He (Salvatore) gets into a beef with Maria. She's telling him, "My father (Merlino) bought me all this jewelry", stuff like that... While they were waiting to get married, Maria's having the fucking house redone with French toilets and Jacuzzis. And even though it was sort an old fashioned, that's the way Salvie wanted to live. He wanted to live in his father's footsteps. He didn't like all this fancy stuff.

When Philip was murdered Salvatore was very angered, and personally hunted down to seek revenge on his father's murderers. Exactly one year after his father's bombing, Rocco Marinucci, the man who waited outside their household and detonated the bomb, was found in a parking lot in South Philadelphia, with cherry bombs from Salvatore stuffed down his throat and shot dead. He also wanted to personally shoot Frank Narducci Sr. for his involvement and waited so that he could see Narducci's expression on his face before pulling the trigger. Philip's wife of over twenty-five years Alfia died of natural causes in 1980. In March of the same year longtime family boss Angelo Bruno was murdered, and Testa's father became boss of the family. He was known to wear, on occasion, ten-gallon cowboy hats and cowboy boots, a style which his son Salvatore later adopted. His son and apparent successor to his criminal empire was Salvatore Testa was twenty-five years old when Philip was murdered in a bomb blast at his family's home located in South Philadelphia. When Philip died he left his son an estate worth $800,000 that included a run-down bar in Atlantic City on a site where Donald Trump decided to build the Trump Plaza. Trump paid Testa $1.1 million for the bar, and then demolished.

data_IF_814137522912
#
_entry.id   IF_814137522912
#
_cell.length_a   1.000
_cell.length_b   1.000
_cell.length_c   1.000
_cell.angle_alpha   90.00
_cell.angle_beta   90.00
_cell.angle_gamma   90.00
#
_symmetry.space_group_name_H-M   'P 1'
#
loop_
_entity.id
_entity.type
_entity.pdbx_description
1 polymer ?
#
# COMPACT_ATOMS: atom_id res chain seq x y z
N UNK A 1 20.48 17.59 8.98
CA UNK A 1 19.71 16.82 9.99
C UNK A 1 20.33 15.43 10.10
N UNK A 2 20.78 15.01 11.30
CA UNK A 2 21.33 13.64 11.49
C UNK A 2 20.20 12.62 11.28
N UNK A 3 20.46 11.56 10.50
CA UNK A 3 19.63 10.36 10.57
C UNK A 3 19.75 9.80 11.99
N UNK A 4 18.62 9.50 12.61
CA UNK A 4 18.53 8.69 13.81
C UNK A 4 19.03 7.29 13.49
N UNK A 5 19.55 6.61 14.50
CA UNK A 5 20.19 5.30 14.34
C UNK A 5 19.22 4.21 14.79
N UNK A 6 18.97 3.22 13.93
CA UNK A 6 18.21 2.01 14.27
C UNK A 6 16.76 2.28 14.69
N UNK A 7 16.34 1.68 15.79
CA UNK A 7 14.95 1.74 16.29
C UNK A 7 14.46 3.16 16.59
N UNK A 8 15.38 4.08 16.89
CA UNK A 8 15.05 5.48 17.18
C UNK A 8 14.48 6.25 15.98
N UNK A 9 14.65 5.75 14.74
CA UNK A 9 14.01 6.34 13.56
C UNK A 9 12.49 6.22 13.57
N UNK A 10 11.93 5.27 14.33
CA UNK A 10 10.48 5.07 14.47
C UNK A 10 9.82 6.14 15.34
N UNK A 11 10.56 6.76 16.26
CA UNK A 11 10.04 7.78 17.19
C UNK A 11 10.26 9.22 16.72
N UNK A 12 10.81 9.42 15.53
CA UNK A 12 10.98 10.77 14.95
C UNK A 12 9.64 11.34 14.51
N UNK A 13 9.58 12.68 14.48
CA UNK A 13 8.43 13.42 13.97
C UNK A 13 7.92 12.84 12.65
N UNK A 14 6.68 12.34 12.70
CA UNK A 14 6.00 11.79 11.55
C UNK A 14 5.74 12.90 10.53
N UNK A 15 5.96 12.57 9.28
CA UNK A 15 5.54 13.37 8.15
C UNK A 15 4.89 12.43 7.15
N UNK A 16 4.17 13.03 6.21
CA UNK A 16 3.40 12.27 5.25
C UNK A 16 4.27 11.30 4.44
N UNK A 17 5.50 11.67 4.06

Death by bombing[edit]

Testa's home at 2117 Porter St, Philadelphia, Pennsylvania where he was assassinated on March 15, 1981

One month before Testa was murdered, he, Frank Narducci Sr., Harold and Mario Riccobene, Pasquale Spirito, Joseph Ciancaglini, and several associates were indicted in a federal racketeering case that centered on gambling and loansharking operations run by the mob. The case was based on an investigation called Operation Gangplank and was one of the first built on the RICO Act by the U.S. Attorney's Office in Philadelphia. On March 15, 1981, Testa returned to his home in South Philadelphia that was across the street from the scenic Stephen Girard Park. As he was opening the door to his twin home at 2117 Porter Street, a nail bomb exploded under his front porch.[3] The house was ravaged and witnesses claimed that pieces of Testa's body were scattered blocks away. He was rushed to St. Agnes Medical Centre in Point Breeze, Philadelphia, Pennsylvania but died of internal bleeding.

In popular culture[edit]

Testa's violent death is referenced in the opening of musician Bruce Springsteen's song Atlantic City from his 1982 "Nebraska" album; "Well they blew up the Chicken Man in Philly last night/And they blew up his house too."


  1. ^ "La Cosa Nostra".
  2. ^ Anastasia, George (1991). Blood & Honor. New York: William Morrow and Company Inc. p. 95. ISBN 0-688-09260-8.
  3. ^ Capuzzo, Michael "The Murder Room: The Heirs of Sherlock Holmes Gather to Solve the World's Most Perplexing Cold Cases" p. 189. New York: Gotham Books. 2010

Further reading[edit]

  • Anastasia, George (2004). Blood and Honor: Inside the Scarfo Mob - The Mafia's Most Violent Family. ISBN 0940159864.

External links[edit]

American Mafia
Preceded by
Angelo Bruno
Philadelphia crime family

Succeeded by
Nicodemo Scarfo